Biodiversity & Conservation

Polyides rotundus and/or Furcellaria lumbricalis on reduced salinity infralittoral rock



Image Anon. - A turf of Polyides rotundus, Furcellaria lumbricalis and filamentous brown algae. Image width ca 1m.
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Distribution map

IR.SIR.Lag.PolFur recorded (dark blue bullet) and expected (light blue bullet) distribution in Britain and Ireland (see below)

  • EC_Habitats

Marine natural heritage importance

Listed under EC Habitats Directive
National importance Rare
Habitat Directive feature (Annex 1) Reefs

Biotope importance

The dense algal turf probably provides shelter and foraging areas for fish, including gobies, wrasse and pipefish, and may provide nesting sites for the sticklebacks, Spinachia spinachia and Gasterosteus aculeatus.


No evidence of exploitation of the biotope in Britain and Ireland was found. However, the flora of the biotope contains species which are commercially harvested elsewhere in the world, e.g. Furcellaria lumbricalis in Denmark and Chondrus crispus in Canada, and is therefore potentially at risk from exploitation.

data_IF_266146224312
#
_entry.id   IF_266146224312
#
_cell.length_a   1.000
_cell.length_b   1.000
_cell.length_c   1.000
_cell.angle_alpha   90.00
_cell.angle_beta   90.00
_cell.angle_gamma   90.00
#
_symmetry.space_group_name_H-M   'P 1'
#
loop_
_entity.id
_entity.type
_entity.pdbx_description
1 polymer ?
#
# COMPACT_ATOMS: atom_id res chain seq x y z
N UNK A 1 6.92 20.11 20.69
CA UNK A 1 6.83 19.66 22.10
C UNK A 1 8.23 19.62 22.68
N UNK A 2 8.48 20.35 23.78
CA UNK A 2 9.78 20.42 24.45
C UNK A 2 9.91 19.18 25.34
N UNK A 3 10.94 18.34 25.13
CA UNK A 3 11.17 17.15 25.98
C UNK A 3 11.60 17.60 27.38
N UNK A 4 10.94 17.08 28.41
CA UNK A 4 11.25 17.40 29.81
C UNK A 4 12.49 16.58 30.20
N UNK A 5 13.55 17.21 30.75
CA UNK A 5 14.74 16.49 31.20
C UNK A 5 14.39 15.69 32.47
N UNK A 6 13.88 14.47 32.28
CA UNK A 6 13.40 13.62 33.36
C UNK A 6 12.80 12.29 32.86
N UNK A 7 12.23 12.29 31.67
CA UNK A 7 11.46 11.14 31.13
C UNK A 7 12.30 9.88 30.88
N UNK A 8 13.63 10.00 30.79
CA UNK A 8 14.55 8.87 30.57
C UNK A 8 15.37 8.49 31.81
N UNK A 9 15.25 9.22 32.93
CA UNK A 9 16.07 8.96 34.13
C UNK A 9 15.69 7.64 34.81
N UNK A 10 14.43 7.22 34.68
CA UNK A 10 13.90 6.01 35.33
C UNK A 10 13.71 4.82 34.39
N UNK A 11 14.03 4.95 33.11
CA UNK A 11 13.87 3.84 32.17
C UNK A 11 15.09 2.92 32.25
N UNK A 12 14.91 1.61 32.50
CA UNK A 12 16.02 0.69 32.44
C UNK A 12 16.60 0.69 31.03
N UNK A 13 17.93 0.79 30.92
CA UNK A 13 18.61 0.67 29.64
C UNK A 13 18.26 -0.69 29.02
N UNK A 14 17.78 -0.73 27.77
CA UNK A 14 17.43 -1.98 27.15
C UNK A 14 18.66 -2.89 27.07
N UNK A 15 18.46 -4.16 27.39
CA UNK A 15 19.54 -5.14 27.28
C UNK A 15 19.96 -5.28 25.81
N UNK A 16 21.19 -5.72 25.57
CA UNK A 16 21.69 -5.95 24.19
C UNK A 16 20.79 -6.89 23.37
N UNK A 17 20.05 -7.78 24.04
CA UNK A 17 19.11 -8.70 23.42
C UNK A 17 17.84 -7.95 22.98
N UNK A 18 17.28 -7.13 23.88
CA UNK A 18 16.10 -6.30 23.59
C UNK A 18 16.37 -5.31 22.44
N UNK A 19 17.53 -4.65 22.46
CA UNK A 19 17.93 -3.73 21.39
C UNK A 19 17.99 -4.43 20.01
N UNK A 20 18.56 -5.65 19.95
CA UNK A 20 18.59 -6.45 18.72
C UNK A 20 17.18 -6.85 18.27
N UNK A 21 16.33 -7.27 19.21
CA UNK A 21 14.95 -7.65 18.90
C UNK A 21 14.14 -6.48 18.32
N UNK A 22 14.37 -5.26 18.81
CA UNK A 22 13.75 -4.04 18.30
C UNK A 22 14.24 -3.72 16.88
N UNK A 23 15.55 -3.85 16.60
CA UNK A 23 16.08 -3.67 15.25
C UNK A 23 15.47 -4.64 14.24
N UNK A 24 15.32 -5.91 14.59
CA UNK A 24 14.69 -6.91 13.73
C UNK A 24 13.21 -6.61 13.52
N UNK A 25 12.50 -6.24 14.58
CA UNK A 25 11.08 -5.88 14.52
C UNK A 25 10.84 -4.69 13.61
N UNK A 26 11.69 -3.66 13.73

Extraction of Furcellaria lumbricalis was reviewed by Guiry & Blunden (1991). Commercial beds of Furcellaria lumbricalis occur in Denmark where the algae are harvested with purpose built trawl nets, whereas in the rest of Europe, the biomass is not sufficient for harvesting. In Denmark, harvesting reached its highest level of 31,000 t p.a. in 1962, but over-exploitation has led to a fall in production and the current harvest is about 10,000 t p.a. Christensen (1971) (cited in Bird et al., 1991) and Plinski & Florczyk (1984) noted that over-exploitation of Furcellaria lumbricalis has resulted in severe depletion of stocks. A sustainable harvest of Furcellaria lumbricalis occurs in Canada on the shores of the Gulf of St Lawrence where the harvest is sustainable as dredging and raking are prohibited and only storm cast plants may be gathered.

Additional information icon Additional information

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This review can be cited as follows:

Rayment, W.J. 2001. Polyides rotundus and/or Furcellaria lumbricalis on reduced salinity infralittoral rock. Marine Life Information Network: Biology and Sensitivity Key Information Sub-programme [on-line]. Plymouth: Marine Biological Association of the United Kingdom. [cited 01/12/2015]. Available from: <>